The fresh stems of D. officinale were pulverized into powder in a high-speed disintegrator. To remove lipids, pigments and small molecule materials, the powder was extracted with 80% ethanol and petroleum ether successively. The residue was then extracted thrice with water. The filtrate was pooled and concentrated. Then, the concentrated solution was precipitated by adding anhydrous ethanol to a final concentration of 80% (v/v) and kept overnight at 4 °C. Next, the precipitate was dissolved in distilled water and deproteinized by the Sevag method [56]. The solution was precipitated with anhydrous ethanol and then centrifuged. After centrifugation, the precipitate was washed with anhydrous ethanol and petroleum ether in turn and then lyophilized. The crude polysaccharides were stored at 4 °C for further analyses and experiments.

4.2.2. Isolation and Purification of the Polysaccharides

The crude polysaccharides were sequentially purified using DEAE cellulose-52 and Sephacryl S-300 chromatography as previously described, with slight modifications [22,53]. The crude polysaccharides were dissolved in distilled water and loaded onto an anion exchange column of DEAE cellulose-52 (pre-equilibrated with deionized water). The column was eluted with water, 0.1, 0.3, and 1.0 mol/L NaCl solutions at a flow rate of 1 mL/min. The carbohydrate content in each fraction was determined by the phenol–sulfuric acid method, and glucose was used as the standard. The fraction eluted by 0.1 mol/L NaCl solution (named DOPA) was collected, dialyzed and lyophilized. DOPA was further purified using Sephacryl S-300 chromatography and eluted with a 0.2 mol/L NaCl solution to separate two fractions (DOPA-1 and DOPA-2). The related fractions were collected, dialyzed, and lyophilized for further study.

4.3. Preliminary Characterization of DOPA Fractions

4.3.1. Monosaccharide Composition Analysis

The monosaccharide composition of DOPA-1 and DOPA-2 was analysed by high performance liquid chromatography (HPLC). The polysaccharide samples were hydrolysed with 2 M trifluoroacetic acid solution (TFA). The hydrolysed samples and the monosaccharide standards were converted to their derivatives with 0.5 M 1-phenyl-3-methyl-5-pyrazolone (PMP). The analysis was performed on a HPLC system (Shimadzu, Kyoto, Japan). The analytical column used was an XDB-C18 column (4.6 × 150 mm, 5 μm, Agilent ZORBAX). The mobile phase was 0.05 M aqueous KH2PO4 (solvent A) and acetonitrile (solvent B).

4.3.2. Molecular Weight Determination

The relative molecular weights of the two fractions (DOPA-1 and DOPA-2) were measured by high-performance gel permeation chromatography (HPGPC). The samples and the T-series dextran standards (MW: 800, 400, 200, 100, 50, 20, 10, and 5 kDa) were analysed on an Agilent 1100 series HPLC system (Palo Alto, CA, USA) equipped with the RI-101SHODEX RID detector (Tosoh, Japan) using a KS-805 column and a KS-804 column (Tosoh, Japan).

4.3.4. Fourier Transform Infrared Spectroscopy Analysis

The infrared (IR) spectra of DOPA-1 and DOPA-2 were recorded by a Fourier transform infrared spectroscopy (FT-IR) spectrophotometer. The sample was ground into powder with spectroscopic grade potassium bromide (KBr) powder and then pressed into pellets for FT-IR measurement in the frequency range of 4000–500 cm−1 [57].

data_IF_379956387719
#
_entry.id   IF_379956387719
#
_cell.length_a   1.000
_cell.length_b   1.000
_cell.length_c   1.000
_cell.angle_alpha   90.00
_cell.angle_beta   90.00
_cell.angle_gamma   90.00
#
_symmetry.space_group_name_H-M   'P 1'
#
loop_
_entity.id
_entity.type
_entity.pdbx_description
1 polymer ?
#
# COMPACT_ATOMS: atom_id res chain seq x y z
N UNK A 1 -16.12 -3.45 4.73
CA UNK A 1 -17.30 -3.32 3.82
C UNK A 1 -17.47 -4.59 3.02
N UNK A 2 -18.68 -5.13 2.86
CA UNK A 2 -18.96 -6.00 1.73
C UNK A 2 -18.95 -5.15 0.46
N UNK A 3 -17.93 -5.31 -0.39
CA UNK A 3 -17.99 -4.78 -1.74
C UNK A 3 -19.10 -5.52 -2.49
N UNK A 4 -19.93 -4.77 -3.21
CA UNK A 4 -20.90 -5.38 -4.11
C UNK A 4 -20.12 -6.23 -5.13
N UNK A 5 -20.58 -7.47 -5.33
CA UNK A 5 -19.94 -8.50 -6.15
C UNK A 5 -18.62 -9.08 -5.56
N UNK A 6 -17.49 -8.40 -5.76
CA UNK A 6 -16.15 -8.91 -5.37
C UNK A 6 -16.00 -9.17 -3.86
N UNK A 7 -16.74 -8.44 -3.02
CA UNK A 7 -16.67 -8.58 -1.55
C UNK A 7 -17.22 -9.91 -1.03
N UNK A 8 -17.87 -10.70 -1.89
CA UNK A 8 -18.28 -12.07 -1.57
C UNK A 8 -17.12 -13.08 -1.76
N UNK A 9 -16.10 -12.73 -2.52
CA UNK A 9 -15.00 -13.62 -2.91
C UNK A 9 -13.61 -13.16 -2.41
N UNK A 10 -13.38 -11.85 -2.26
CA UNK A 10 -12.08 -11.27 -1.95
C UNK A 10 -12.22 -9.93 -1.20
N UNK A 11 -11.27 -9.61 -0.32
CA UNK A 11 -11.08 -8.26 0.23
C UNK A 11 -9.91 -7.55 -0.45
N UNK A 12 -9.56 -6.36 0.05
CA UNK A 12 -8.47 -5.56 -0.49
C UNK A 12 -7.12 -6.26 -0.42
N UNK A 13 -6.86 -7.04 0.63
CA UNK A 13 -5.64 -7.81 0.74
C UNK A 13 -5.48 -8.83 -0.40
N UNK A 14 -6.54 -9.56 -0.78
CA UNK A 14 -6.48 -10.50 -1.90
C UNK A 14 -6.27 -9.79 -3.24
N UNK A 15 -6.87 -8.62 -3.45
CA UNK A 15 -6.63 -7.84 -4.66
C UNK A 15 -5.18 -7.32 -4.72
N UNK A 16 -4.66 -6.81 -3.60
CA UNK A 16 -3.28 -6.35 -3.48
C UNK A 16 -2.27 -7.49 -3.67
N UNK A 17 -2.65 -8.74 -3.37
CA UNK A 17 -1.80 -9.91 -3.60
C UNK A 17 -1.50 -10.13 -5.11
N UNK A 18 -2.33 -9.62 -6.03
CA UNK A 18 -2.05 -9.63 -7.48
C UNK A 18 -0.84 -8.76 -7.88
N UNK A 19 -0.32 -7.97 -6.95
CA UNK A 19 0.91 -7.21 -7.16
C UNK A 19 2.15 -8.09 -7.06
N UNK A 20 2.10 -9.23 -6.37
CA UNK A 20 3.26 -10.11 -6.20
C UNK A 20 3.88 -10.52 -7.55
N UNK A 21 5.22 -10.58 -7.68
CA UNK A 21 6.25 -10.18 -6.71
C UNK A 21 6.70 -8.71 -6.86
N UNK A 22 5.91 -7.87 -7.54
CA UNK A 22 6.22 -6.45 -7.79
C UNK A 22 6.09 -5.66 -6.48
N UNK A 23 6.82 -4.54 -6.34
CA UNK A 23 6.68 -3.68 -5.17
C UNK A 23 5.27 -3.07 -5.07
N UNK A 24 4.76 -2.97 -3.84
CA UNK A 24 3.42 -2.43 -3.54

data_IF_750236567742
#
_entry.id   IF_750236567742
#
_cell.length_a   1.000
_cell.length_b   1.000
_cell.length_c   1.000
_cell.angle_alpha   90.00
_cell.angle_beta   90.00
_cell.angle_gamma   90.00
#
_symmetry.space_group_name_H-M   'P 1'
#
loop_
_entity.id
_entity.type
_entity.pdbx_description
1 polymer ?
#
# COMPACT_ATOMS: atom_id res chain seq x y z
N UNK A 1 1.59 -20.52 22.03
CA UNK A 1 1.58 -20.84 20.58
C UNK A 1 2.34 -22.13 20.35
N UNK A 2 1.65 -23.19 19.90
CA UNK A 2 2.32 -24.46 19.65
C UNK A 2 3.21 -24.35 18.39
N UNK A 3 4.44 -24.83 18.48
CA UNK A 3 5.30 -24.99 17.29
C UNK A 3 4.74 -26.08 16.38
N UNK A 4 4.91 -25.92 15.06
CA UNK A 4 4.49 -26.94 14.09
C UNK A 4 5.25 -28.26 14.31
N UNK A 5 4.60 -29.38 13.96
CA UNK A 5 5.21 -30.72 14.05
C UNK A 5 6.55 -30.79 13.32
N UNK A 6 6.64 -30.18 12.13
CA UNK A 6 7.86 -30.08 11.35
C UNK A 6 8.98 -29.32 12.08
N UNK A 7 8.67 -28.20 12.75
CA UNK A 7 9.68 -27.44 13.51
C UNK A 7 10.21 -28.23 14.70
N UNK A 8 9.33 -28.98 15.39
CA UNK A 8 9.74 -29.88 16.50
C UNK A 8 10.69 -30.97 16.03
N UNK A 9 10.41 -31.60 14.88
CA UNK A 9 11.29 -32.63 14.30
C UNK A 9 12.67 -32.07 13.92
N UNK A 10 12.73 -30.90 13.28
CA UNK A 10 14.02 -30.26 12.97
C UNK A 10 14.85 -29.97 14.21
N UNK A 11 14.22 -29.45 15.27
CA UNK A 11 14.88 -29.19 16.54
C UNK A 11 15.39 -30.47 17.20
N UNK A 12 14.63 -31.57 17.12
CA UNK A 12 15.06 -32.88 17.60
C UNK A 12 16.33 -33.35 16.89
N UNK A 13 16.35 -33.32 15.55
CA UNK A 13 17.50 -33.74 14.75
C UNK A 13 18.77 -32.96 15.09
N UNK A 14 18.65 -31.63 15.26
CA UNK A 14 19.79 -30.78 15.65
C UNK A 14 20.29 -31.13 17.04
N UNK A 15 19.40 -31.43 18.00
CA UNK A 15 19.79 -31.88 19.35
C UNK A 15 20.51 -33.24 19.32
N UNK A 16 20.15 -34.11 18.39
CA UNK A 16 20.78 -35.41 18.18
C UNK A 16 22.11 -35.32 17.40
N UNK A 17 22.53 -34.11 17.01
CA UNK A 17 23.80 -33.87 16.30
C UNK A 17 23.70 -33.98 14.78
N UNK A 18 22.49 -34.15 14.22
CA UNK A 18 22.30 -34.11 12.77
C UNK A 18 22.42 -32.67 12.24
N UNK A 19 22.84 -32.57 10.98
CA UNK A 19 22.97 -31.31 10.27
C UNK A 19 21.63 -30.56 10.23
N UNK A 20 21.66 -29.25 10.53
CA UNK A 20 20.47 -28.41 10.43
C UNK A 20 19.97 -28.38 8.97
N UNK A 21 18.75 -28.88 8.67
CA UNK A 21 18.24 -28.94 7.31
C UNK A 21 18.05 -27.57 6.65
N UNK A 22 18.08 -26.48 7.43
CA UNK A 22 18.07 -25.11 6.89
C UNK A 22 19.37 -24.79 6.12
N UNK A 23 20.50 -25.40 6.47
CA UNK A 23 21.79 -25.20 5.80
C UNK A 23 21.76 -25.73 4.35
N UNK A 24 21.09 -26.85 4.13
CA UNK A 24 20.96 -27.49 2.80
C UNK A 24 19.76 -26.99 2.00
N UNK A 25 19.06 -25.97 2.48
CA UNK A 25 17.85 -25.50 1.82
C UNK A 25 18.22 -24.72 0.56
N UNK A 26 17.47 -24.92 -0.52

4.3.5. Methylation and GC-MS Analysis

The polysaccharide fractions DOPA-1 and DOPA-2 were methylated using methyl iodide and solid sodium hydroxide in dimethyl sulfoxide according to the method reported previously [58,59]. Then, the permethylated polysaccharide samples were hydrolyzed with TFA, reduced by NaBH4, and then O-acetylated with pyridine-acetic anhydride as partially methylated alditol acetates (PMAA), which were further analyzed by GC-MS for linkage analysis. The GC-MS analysis was performed on an Agilent 7890A-5975C system (Agilent Technology, Santa Clara, CA, USA) with a HP-5 capillary column.

4.3.6. Nuclear Magnetic Resonance Spectroscopy

The 1H-Nuclear magnetic resonance (NMR) and 13C-NMR spectra were recorded using a Brucker DRX-500 NMR spectrometer. DOPA-1 and DOPA-2 were dissolved in D2O and examined at 500 MHz at 30 °C.

4.4. Activation of RAW 264.7 Macrophages in Vitro

4.4.1. Cell Culture

The murine macrophage cell line RAW 264.7 was maintained in RPMI-1640 medium (Gibco, Grand Island, NY, USA) containing 10% foetal bovine serum (FBS) (HyClone, Logan City, UT, USA), 100 μg/mL streptomycin and 100 U/mL penicillin (Solarbio Technology Co., Beijing, China) at 37 °C under a humidified atmosphere of 5% CO2.

4.4.2. Cell Stimulation Assay

The stimulation of D. officinale polysaccharides on RAW 264.7 cells was measured using an MTT assay according to a reported method with slight modifications [37]. Briefly, the RAW 264.7 cell suspension was plated in 96-well microplates (1 × 105 cells/mL), incubated 12 h and then treated with serial concentrations of polysaccharides DOPA, DOPA-1, and DOPA-2 (6.25, 12.5, 25, 50, 100, 200 μg/mL) for 24 h. Cells treated with equal volumes of RPMI-1640 medium and LPS solution (0.2 μg/mL) were used as a vehicle control and a positive control. After treatment, cells were incubated with the MTT solution (5 mg/mL) for another 4 h, and then the medium was discarded. The formazan crystals were dissolved using 100 μL of dimethyl sulfoxide (DMSO). The absorbance was read at 570 nm on a microplate reader (Bio-Rad, Hercules, CA, USA). The stimulation index was expressed as the ratio of the absorbance values of the treatment group to values of the vehicle control group.
Stimulation index = OD experimental/OD control × 100%

4.4.3. Assay of the Nitric Oxide (NO) Production of Macrophages

The Griess reaction was applied to evaluate the NO production of the cells [60]. RAW 264.7 cells were treated with different concentrations of DOPA, the DOPA fractions, LPS and RPMI-1640 medium, similarly to the above treatments. After incubation, the supernatant was collected and reacted with an equal volume of Griess reagent at room temperature for 15 min. The absorbance was read at 570 nm, and the nitrite (NaNO2) was used as a standard.